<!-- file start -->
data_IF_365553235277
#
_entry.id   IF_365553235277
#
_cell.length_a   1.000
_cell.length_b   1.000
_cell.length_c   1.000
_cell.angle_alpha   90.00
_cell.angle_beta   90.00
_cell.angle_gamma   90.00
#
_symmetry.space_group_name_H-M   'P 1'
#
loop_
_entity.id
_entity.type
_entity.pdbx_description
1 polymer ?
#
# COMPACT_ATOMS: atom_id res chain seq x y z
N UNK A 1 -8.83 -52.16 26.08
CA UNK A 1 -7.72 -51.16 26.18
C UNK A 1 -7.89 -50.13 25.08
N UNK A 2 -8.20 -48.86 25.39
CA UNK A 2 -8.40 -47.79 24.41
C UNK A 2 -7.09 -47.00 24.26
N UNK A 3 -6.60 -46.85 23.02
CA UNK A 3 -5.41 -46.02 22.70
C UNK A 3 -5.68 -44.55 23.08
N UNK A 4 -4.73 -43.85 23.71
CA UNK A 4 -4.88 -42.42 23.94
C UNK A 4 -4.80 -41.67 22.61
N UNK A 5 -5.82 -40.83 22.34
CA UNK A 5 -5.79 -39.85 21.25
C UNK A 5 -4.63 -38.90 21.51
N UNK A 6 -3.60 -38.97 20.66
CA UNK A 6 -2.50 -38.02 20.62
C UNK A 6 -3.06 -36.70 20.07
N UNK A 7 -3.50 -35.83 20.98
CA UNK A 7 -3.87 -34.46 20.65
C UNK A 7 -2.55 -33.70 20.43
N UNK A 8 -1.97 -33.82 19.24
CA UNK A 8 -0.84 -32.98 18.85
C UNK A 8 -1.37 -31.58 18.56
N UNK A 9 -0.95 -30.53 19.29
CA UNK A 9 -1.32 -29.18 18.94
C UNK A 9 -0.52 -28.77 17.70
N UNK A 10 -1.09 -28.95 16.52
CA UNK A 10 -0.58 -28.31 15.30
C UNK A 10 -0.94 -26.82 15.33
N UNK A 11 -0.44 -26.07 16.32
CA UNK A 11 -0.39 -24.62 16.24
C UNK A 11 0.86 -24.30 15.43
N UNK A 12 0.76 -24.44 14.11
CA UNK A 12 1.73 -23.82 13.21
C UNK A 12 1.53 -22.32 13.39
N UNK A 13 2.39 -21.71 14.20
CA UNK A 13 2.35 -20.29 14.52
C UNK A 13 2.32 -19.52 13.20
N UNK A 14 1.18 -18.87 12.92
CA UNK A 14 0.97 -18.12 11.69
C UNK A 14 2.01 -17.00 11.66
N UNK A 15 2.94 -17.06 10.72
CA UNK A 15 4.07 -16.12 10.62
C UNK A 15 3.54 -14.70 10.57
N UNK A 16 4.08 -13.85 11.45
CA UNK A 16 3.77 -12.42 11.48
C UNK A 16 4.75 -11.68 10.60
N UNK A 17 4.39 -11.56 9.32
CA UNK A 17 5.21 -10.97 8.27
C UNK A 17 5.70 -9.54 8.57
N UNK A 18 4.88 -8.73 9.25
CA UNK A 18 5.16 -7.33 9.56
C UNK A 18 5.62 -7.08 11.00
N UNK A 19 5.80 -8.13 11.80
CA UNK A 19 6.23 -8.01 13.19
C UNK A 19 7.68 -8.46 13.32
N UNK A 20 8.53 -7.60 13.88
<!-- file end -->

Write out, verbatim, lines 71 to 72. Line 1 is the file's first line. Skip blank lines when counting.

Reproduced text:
C UNK A 17 5.70 -9.54 8.57
N UNK A 18 4.88 -8.73 9.25